In celebration of yesterday's judicial decision in North Carolina removing the barriers to gay marriage -- thereby unleashing the forces of evil and putting all straight marriages at risk, ((according to some) or righting a long- running civil injustice, (according to others,) I wanted to share a story.
A long time Facebook friend, Eileen Reilly Nephin Bish, left a comment on Facebook in response to my post about Tellie and Marion. Eileen has given me permission to quote her comment.
"My grandmother's oldest and dearest friends were two elderly ladies she called the Ledbetter Sisters. The ladies lived a few doors down from my grandma and were very influential in my upbringing. Although I saw them many times a week during my childhood as they and my gran taught me to read tarot cards, tea leaves, and palms . . . I didn't find out until decades after Grandma died that my dear 'Aunties' TeTe (Letitia) and ReRe (Rosamay) were NOT sisters.
"Mama finally told me when I was in my late fifties that TeTe and ReRe were not sisters but were instead married to one another. Turns out the dearhearts had designed their own wedding ceremony and many friends and neighbors came to help and to witness the wedding.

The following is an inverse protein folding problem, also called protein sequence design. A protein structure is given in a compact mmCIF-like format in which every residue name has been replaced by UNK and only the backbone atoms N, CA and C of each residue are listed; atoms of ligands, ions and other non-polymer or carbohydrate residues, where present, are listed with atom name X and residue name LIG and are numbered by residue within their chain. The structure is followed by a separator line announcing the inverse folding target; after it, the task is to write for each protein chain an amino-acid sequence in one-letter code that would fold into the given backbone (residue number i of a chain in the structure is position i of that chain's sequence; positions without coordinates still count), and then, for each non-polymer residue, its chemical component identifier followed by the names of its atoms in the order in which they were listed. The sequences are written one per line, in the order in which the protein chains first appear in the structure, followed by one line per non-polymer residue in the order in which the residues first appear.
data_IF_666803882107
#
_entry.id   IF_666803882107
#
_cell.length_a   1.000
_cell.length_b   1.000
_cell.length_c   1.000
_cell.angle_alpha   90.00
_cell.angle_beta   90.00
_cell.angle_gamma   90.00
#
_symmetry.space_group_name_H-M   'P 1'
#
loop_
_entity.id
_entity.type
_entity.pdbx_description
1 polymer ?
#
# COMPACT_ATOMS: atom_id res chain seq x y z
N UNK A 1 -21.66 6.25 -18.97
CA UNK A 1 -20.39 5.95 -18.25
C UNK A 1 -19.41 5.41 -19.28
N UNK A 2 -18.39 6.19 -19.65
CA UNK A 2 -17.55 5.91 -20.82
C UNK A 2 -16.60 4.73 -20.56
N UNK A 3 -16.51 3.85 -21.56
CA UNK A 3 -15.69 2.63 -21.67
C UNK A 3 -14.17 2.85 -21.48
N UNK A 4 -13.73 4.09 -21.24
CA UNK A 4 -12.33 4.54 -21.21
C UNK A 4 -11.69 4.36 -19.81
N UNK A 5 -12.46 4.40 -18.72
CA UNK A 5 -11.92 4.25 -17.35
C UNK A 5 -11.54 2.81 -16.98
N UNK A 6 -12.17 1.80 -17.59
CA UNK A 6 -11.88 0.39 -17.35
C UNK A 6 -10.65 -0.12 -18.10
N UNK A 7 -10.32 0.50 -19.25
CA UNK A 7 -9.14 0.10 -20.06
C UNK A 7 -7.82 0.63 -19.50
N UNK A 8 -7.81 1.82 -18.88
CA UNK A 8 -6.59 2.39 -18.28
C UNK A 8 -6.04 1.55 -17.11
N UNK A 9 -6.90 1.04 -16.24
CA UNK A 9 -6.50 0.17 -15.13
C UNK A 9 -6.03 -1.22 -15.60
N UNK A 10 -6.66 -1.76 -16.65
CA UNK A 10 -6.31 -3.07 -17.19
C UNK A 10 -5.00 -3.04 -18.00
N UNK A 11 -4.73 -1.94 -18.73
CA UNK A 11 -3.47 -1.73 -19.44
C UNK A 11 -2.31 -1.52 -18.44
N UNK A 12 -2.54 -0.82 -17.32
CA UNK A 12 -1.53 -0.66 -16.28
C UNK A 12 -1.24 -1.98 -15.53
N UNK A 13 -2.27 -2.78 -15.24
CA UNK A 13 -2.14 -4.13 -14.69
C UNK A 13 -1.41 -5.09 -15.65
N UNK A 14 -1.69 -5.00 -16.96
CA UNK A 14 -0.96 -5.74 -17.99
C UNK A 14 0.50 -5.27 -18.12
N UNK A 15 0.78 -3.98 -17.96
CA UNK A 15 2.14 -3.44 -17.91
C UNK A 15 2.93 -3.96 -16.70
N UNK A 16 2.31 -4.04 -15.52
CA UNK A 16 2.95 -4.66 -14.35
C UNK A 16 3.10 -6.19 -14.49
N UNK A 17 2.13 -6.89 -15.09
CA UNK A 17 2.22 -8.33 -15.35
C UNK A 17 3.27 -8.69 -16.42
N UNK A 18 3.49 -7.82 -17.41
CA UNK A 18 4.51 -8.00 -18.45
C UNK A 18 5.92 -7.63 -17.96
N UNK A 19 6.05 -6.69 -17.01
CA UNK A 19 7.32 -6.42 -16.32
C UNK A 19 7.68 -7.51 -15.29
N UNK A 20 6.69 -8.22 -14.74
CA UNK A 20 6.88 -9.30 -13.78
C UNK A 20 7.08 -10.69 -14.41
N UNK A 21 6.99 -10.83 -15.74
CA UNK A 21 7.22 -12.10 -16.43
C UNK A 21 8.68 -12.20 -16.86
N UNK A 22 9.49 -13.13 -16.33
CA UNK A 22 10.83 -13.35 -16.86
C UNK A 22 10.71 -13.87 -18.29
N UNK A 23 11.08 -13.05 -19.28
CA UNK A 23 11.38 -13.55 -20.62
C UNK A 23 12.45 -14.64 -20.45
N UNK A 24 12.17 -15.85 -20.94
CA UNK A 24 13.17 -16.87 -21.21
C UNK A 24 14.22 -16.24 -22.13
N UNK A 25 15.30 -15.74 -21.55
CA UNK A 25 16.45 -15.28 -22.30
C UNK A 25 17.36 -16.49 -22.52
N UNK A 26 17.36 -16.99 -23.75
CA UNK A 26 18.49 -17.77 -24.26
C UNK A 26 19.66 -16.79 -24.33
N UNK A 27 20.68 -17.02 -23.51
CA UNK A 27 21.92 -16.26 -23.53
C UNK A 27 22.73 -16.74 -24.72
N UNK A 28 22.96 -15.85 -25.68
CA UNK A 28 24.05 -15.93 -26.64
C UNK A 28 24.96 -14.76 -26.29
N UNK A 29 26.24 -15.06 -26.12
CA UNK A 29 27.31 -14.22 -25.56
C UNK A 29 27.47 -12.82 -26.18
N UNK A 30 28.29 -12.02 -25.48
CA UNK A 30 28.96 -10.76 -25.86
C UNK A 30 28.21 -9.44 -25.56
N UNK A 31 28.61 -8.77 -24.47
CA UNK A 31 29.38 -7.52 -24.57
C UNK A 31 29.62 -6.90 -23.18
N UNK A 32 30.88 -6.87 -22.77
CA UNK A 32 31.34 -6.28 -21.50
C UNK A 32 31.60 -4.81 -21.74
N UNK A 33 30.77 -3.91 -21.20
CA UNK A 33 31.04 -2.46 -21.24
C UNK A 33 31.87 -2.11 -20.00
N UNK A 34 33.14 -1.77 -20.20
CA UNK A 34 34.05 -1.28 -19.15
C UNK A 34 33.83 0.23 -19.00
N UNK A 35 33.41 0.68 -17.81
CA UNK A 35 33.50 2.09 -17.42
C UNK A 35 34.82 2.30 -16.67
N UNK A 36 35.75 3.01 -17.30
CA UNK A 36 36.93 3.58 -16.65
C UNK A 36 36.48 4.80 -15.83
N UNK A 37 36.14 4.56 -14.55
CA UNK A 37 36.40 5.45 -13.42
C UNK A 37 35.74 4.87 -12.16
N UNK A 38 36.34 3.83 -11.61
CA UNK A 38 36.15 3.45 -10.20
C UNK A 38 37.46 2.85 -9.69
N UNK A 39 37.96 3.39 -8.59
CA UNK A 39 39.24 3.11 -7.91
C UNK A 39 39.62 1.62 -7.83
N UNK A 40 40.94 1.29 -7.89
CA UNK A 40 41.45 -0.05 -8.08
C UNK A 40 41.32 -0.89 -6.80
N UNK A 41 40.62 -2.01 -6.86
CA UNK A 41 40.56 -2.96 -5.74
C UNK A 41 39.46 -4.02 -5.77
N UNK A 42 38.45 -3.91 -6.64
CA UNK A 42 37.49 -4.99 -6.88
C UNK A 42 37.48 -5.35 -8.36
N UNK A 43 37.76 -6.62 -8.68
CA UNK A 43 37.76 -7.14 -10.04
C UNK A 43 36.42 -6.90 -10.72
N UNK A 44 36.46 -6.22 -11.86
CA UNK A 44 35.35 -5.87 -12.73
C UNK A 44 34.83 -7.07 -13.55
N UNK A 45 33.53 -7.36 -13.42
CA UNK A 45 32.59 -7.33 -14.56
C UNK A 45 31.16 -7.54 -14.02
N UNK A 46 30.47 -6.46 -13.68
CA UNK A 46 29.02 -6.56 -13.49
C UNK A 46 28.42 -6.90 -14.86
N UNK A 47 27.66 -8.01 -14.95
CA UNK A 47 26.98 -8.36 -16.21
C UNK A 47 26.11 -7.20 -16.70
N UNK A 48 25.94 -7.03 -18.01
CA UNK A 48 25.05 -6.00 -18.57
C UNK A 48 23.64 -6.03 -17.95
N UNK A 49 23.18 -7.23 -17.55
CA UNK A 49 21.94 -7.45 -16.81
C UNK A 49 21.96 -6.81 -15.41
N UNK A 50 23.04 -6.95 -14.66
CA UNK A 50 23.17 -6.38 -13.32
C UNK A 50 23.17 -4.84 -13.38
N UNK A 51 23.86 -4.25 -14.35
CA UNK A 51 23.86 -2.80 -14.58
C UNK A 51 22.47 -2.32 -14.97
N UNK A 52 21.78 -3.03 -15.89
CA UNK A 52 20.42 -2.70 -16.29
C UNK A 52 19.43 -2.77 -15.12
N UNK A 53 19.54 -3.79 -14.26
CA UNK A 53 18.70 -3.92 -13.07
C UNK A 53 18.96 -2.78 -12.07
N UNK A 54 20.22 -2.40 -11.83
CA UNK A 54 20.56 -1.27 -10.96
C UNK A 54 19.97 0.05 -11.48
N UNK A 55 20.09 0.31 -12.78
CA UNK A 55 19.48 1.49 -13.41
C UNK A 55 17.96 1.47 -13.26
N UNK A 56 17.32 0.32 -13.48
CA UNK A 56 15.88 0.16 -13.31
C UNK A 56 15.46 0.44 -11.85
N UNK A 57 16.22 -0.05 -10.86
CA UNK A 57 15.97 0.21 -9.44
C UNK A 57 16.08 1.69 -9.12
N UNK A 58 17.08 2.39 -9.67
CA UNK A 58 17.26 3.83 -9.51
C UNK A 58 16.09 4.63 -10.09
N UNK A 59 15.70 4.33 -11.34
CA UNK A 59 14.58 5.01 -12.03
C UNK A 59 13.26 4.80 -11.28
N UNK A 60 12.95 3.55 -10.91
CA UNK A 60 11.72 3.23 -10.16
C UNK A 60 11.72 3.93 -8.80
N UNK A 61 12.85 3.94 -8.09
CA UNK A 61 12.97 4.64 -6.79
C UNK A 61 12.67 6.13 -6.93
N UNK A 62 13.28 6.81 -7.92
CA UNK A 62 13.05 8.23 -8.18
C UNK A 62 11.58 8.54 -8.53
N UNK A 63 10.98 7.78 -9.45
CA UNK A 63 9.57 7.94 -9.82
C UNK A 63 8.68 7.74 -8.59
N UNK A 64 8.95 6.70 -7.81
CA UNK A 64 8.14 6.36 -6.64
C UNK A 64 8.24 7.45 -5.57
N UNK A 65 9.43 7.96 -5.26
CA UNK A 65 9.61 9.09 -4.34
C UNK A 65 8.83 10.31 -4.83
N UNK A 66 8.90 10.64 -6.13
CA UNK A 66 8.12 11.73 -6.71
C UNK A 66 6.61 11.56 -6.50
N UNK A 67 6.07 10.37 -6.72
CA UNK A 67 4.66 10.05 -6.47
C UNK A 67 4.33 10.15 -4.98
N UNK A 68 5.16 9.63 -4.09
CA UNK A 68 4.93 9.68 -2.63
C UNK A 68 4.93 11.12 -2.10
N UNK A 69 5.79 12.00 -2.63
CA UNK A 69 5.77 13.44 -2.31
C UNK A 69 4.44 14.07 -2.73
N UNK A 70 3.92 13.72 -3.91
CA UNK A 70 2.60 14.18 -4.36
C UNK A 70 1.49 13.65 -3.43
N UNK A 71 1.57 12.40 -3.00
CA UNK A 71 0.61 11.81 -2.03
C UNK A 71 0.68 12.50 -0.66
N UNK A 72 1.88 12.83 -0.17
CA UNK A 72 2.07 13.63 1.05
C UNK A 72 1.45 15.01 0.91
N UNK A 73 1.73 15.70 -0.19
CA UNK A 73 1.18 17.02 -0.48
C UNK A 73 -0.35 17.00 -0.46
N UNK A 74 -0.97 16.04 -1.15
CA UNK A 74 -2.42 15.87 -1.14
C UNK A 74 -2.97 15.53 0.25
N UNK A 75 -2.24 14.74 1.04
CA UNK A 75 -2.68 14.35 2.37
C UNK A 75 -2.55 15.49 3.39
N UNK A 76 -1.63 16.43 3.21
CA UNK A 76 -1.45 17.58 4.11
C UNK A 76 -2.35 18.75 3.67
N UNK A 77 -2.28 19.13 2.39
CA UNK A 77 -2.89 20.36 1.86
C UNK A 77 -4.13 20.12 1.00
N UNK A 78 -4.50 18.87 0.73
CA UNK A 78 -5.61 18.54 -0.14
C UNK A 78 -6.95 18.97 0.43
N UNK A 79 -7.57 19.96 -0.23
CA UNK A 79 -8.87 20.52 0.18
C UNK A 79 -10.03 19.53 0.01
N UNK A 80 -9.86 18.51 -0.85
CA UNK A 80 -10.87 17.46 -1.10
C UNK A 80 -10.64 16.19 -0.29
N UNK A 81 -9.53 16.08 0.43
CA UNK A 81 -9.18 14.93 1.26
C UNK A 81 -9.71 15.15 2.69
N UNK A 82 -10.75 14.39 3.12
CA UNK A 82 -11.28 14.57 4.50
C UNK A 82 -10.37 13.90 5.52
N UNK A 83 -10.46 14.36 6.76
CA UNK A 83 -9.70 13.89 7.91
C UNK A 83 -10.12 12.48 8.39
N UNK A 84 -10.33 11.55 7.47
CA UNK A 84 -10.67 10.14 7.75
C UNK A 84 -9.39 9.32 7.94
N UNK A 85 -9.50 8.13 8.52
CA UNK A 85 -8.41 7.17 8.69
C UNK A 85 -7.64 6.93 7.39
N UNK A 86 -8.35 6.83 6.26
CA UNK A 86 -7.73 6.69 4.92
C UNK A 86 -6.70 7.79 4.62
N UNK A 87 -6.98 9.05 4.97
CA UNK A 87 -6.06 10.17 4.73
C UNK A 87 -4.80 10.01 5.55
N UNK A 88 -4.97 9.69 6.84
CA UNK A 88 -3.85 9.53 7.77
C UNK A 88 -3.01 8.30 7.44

"My grandma and my policeman grandpa were their witnesses -- they both filled out the wedding certificate my grandma had hand copied word for word for the occasion, using her own wedding certificate as a model.
"Mom said it was a beautiful wedding and each bride wore a white gown ReRe made and carried a garden flower bouquet fashioned by a loving neighbor.
"Years on, TeTe's gown -- silk satin -- was transformed into my First Communion dress by Auntie ReRe -- and my girls and my grandgirls all played dress up in ReRe's gown for many years and I still have it.
"Over years I'd seen those bridal photos sit in their old brass frames on the piano and I'd made them into war widows as there were many such widows in the early Fifties. It was all normal to me.
"Looking back now I can see them sitting close together in my mind's eye and now understand they were so much more. I recall seeing them gently touch one another's faces and kiss hello and goodbye.
Coming from a touchy feely family, that was the norm -- especially for ancient sisters. Now I'm blessed to state that they had a deep and lasting love. And they died two days apart, God rest their sweet souls."
Thank you, Eileen, for this story! I suspect there are many more like it out there.